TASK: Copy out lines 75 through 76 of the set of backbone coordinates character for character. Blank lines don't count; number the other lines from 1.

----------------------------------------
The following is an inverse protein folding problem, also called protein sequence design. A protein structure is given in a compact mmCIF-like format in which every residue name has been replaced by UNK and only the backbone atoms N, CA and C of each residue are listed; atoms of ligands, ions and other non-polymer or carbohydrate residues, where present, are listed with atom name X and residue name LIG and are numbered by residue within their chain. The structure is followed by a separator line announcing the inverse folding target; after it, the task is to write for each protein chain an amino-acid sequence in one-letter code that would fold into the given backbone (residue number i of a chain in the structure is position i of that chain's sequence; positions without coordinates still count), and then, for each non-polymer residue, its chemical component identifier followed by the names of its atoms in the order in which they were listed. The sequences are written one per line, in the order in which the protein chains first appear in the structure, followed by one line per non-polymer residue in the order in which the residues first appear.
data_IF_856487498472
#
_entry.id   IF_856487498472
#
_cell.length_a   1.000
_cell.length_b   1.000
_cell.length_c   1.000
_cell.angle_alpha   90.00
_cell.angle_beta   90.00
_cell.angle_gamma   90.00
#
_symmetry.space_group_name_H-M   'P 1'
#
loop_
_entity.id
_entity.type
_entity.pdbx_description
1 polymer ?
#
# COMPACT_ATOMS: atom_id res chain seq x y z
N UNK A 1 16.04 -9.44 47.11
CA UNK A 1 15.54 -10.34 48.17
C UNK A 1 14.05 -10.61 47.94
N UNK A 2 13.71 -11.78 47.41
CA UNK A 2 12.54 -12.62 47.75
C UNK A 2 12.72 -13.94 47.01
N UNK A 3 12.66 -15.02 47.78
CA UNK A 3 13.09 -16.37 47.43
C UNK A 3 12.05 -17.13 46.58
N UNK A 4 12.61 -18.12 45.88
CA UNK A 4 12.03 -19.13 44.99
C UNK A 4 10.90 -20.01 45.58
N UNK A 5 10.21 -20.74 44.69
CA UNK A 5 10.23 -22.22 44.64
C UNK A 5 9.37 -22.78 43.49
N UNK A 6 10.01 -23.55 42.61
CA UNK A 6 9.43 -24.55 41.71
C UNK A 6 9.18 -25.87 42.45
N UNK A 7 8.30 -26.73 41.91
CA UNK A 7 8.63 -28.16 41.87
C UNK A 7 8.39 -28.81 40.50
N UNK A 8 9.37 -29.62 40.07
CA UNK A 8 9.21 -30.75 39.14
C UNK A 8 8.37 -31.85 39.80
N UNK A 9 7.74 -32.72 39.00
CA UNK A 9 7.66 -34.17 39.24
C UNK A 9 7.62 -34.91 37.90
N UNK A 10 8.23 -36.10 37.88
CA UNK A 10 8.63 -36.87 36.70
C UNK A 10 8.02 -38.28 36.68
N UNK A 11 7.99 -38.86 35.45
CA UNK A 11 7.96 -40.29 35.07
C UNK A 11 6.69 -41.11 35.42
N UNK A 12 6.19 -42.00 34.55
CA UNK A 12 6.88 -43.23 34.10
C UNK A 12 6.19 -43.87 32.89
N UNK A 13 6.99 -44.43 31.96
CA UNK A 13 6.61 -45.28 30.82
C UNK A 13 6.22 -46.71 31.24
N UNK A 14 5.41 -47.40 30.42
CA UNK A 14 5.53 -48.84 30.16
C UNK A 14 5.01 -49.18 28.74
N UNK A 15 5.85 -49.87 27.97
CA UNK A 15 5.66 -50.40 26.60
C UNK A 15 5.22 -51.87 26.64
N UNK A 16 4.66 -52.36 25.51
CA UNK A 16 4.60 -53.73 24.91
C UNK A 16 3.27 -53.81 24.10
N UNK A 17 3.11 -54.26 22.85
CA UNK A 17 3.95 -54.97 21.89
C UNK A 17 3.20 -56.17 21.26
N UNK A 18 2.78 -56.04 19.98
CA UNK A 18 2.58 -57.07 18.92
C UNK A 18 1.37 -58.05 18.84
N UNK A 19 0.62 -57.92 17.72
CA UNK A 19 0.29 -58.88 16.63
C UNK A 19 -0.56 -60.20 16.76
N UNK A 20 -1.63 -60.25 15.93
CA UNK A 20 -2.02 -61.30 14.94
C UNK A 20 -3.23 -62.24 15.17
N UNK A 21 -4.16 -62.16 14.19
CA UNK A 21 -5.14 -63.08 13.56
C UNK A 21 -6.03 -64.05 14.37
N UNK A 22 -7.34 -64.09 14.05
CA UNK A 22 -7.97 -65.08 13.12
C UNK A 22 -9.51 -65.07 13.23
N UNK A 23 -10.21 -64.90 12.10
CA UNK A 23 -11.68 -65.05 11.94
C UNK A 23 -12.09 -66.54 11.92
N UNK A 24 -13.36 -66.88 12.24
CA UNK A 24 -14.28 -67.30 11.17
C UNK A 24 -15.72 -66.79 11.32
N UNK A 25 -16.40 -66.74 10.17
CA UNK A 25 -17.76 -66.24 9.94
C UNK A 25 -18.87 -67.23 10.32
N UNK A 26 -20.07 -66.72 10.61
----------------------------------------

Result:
C UNK A 18 1.37 -58.05 18.84
N UNK A 19 0.62 -57.92 17.72